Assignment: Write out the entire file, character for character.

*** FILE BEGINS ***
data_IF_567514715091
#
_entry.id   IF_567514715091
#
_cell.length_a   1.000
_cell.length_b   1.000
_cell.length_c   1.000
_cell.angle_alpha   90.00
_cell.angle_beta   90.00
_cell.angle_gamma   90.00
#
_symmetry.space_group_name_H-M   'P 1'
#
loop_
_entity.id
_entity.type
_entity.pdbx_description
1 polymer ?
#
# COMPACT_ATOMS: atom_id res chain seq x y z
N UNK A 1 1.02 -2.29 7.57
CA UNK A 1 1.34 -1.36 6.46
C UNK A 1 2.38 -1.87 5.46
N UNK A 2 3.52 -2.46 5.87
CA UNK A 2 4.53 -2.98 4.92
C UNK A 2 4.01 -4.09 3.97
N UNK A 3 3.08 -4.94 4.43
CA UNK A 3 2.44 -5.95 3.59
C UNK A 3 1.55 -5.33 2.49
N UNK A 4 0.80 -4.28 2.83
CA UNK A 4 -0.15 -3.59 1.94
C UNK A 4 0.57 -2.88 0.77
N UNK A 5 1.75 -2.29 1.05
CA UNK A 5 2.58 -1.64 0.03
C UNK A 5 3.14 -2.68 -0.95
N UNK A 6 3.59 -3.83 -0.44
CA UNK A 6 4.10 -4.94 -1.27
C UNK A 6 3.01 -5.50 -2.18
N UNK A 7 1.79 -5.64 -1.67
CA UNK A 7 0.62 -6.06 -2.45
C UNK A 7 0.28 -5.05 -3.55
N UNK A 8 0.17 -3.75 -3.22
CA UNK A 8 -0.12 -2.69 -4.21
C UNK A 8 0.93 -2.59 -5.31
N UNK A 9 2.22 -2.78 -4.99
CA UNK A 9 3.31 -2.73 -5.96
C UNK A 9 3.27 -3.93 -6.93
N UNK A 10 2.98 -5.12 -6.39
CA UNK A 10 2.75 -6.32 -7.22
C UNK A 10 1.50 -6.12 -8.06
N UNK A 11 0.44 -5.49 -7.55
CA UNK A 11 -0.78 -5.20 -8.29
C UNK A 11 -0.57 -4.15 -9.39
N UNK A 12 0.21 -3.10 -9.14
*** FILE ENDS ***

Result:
data_IF_567514715091
#
_entry.id   IF_567514715091
#
_cell.length_a   1.000
_cell.length_b   1.000
_cell.length_c   1.000
_cell.angle_alpha   90.00
_cell.angle_beta   90.00
_cell.angle_gamma   90.00
#
_symmetry.space_group_name_H-M   'P 1'
#
loop_
_entity.id
_entity.type
_entity.pdbx_description
1 polymer ?
#
# COMPACT_ATOMS: atom_id res chain seq x y z
N UNK A 1 1.02 -2.29 7.57
CA UNK A 1 1.34 -1.36 6.46
C UNK A 1 2.38 -1.87 5.46
N UNK A 2 3.52 -2.46 5.87
CA UNK A 2 4.53 -2.98 4.92
C UNK A 2 4.01 -4.09 3.97
N UNK A 3 3.08 -4.94 4.43
CA UNK A 3 2.44 -5.95 3.59
C UNK A 3 1.55 -5.33 2.49
N UNK A 4 0.80 -4.28 2.83
CA UNK A 4 -0.15 -3.59 1.94
C UNK A 4 0.57 -2.88 0.77
N UNK A 5 1.75 -2.29 1.05
CA UNK A 5 2.58 -1.64 0.03
C UNK A 5 3.14 -2.68 -0.95
N UNK A 6 3.59 -3.83 -0.44
CA UNK A 6 4.10 -4.94 -1.27
C UNK A 6 3.01 -5.50 -2.18
N UNK A 7 1.79 -5.64 -1.67
CA UNK A 7 0.62 -6.06 -2.45
C UNK A 7 0.28 -5.05 -3.55
N UNK A 8 0.17 -3.75 -3.22
CA UNK A 8 -0.12 -2.69 -4.21
C UNK A 8 0.93 -2.59 -5.31
N UNK A 9 2.22 -2.78 -4.99
CA UNK A 9 3.31 -2.73 -5.96
C UNK A 9 3.27 -3.93 -6.93
N UNK A 10 2.98 -5.12 -6.39
CA UNK A 10 2.75 -6.32 -7.22
C UNK A 10 1.50 -6.12 -8.06
N UNK A 11 0.44 -5.49 -7.55
CA UNK A 11 -0.78 -5.20 -8.29
C UNK A 11 -0.57 -4.15 -9.39
N UNK A 12 0.21 -3.10 -9.14